Hong Kong airline staff say United’s passenger booting incident unheard of locally and can be easily avoided

Practice of offloading passengers is not uncommon, but situation is usually settled before boarding

PUBLISHED : Tuesday, 11 April, 2017, 5:42pm
UPDATED : Tuesday, 11 April, 2017, 6:54pm

The move by United Airlines to violently drag a paying passenger off a flight to make space for employees seeking transportation is unheard of in Hong Kong and can be easily avoided, local aviation insiders have said.

Under similar circumstances, passengers will be notified of the situation and asked to take another flight before boarding commences, therefore averting any embarrassment for both the airline and customer, according to local industry members.

They also said this had always been the practice and passengers mostly accepted the airlines’ offer of monetary compensation and a free hotel stay.

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A Cathay Pacific ground staff who declined to be named said his company could always easily find volunteers to give up their seats in return for compensation and a later flight.

If there were no volunteers, senior members of staff would randomly pick passengers at the check-in counters, before boarding, he said.

“No matter how reluctant the passengers are, they will have to accept the reality that there are no more seats on the flight,” the staff member said.

Hong Kong Cabin Crew Federation chairwoman Carol Ng Man-yee said that it was not uncommon for airlines to offload passengers to make way for cabin crew members rostered for other flights at the destination.

This can happen if flight attendants are needed urgently at certain locations to fill in for colleagues who have clocked the legal working hours limit for the day, under aviation safety regulations.

In such situations, ground staff in Hong Kong will then look for volunteers at check-in counters or boarding gates to take a later flight – and not after all passengers have boarded a plane.

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“It is a matter of how much monetary compensation the airline is willing to offer. It is all about the amount of compensation,” Ng said.

On Sunday night, videos posted on Facebook and Twitter showed a man physically dragged down the aisle of a plane scheduled to leave Chicago for Louisville, Kentucky.

He was reportedly a Chinese American doctor who refused to give up his seat because he said he had patients to see in Louisville the following morning.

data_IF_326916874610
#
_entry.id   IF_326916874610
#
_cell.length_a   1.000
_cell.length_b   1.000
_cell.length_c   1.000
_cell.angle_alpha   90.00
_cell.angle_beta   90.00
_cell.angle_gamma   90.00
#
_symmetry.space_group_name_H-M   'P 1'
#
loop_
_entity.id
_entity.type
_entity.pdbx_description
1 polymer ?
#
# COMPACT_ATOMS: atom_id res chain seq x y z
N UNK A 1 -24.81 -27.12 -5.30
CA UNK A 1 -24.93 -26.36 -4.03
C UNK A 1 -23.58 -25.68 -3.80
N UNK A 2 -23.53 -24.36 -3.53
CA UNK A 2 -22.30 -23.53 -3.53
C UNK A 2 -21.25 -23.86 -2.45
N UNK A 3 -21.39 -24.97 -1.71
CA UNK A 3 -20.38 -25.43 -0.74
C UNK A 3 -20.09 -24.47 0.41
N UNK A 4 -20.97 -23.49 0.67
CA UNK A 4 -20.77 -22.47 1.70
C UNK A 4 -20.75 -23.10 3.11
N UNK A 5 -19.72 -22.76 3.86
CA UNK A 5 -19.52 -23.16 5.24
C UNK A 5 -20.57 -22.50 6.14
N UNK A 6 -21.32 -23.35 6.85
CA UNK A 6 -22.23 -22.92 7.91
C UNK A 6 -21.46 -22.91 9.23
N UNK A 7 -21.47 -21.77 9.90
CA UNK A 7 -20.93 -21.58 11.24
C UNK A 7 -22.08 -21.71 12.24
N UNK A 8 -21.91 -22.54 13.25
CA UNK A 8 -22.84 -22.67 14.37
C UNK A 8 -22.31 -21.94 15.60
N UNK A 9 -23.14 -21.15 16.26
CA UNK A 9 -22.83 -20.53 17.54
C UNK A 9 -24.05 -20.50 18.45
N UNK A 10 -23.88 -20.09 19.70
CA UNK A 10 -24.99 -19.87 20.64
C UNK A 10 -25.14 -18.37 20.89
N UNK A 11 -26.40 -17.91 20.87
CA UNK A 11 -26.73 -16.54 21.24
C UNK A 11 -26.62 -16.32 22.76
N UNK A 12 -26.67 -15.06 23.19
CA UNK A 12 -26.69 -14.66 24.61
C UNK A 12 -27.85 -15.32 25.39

Airline staff had randomly picked four customers to leave the plane. Three others complied.

When the fourth passenger refused, police were called in.

Officers pulled the man from his window seat and after a scuffle which resulted in him bleeding, dragged him down the cabin aisle amid cries from other horrified passengers for them to stop.

Following a wave of outrage from internet users, United CEO Oscar Munoz issued a statement that stopped short of an apology, saying only that the airline had to “re-accommodate these customers”.

Referring to the incident, Dora Lai, chairwoman of the 7,200-member Cathay Pacific Airways Flight Attendants Union, also said it was not difficult to look for volunteers before boarding.

“We will usually offer monetary compensation and free accommodation for passengers who are willing to take another flight. The compensation can be as much as the cost of the flight,” she said.

“Some passengers may ask for an upgrade and it is all a matter of negotiation. It is really not difficult to find a volunteer.”

Alan Yu Yen-heng, a Hong Kong radio journalist now based in Philadelphia, encountered an overbooking incident on his Cathay Pacific flight a few years ago, but the matter was resolved at the boarding gate.

Yu was preparing to board a flight from Los Angeles to Hong Kong when Cathay staff appealed for three to four volunteers to switch to another flight.

“They said the flight was overbooked and they apologised for it. They said they needed a few people to take another flight and would offer free accommodation and monetary compensation,” Yu said.

“It was resolved in 10 minutes. I felt that the staff members were sincere in resolving the matter.”

A Cathay Pacific spokesman said the airline may also overbook its services “to minimise the effect of no-show passengers”.

“By careful monitoring and control we do our utmost to match the number of available seats to the number of passengers that we reasonably expect will appear for the flight,” he said.

The airline would make alternative flight arrangements for concerned passengers before boarding commences, he added